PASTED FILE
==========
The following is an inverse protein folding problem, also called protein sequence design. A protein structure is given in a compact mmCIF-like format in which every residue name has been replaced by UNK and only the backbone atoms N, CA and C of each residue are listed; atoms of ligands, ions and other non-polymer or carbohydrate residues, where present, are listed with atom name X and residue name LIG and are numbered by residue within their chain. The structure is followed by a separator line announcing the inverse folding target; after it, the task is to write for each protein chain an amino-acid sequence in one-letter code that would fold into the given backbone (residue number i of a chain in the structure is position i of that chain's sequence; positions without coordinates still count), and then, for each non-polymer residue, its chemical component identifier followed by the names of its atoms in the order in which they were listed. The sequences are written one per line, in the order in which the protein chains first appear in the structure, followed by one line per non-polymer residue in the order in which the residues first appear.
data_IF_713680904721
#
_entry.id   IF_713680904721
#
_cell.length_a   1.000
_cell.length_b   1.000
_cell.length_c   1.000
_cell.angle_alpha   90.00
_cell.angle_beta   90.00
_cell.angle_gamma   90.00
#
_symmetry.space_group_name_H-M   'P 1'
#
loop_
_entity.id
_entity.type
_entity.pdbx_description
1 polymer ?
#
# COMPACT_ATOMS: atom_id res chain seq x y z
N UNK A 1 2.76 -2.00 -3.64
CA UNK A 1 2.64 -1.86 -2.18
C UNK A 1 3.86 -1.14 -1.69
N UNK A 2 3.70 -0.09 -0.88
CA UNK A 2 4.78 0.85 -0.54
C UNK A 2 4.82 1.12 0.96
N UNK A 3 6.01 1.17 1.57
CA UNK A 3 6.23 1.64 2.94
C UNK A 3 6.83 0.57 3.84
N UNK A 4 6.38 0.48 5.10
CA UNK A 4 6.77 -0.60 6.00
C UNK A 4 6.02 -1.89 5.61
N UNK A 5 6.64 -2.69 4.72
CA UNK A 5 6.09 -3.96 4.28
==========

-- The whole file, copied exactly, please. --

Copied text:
The following is an inverse protein folding problem, also called protein sequence design. A protein structure is given in a compact mmCIF-like format in which every residue name has been replaced by UNK and only the backbone atoms N, CA and C of each residue are listed; atoms of ligands, ions and other non-polymer or carbohydrate residues, where present, are listed with atom name X and residue name LIG and are numbered by residue within their chain. The structure is followed by a separator line announcing the inverse folding target; after it, the task is to write for each protein chain an amino-acid sequence in one-letter code that would fold into the given backbone (residue number i of a chain in the structure is position i of that chain's sequence; positions without coordinates still count), and then, for each non-polymer residue, its chemical component identifier followed by the names of its atoms in the order in which they were listed. The sequences are written one per line, in the order in which the protein chains first appear in the structure, followed by one line per non-polymer residue in the order in which the residues first appear.
data_IF_713680904721
#
_entry.id   IF_713680904721
#
_cell.length_a   1.000
_cell.length_b   1.000
_cell.length_c   1.000
_cell.angle_alpha   90.00
_cell.angle_beta   90.00
_cell.angle_gamma   90.00
#
_symmetry.space_group_name_H-M   'P 1'
#
loop_
_entity.id
_entity.type
_entity.pdbx_description
1 polymer ?
#
# COMPACT_ATOMS: atom_id res chain seq x y z
N UNK A 1 2.76 -2.00 -3.64
CA UNK A 1 2.64 -1.86 -2.18
C UNK A 1 3.86 -1.14 -1.69
N UNK A 2 3.70 -0.09 -0.88
CA UNK A 2 4.78 0.85 -0.54
C UNK A 2 4.82 1.12 0.96
N UNK A 3 6.01 1.17 1.57
CA UNK A 3 6.23 1.64 2.94
C UNK A 3 6.83 0.57 3.84
N UNK A 4 6.38 0.48 5.10
CA UNK A 4 6.77 -0.60 6.00
C UNK A 4 6.02 -1.89 5.61
N UNK A 5 6.64 -2.69 4.72
CA UNK A 5 6.09 -3.96 4.28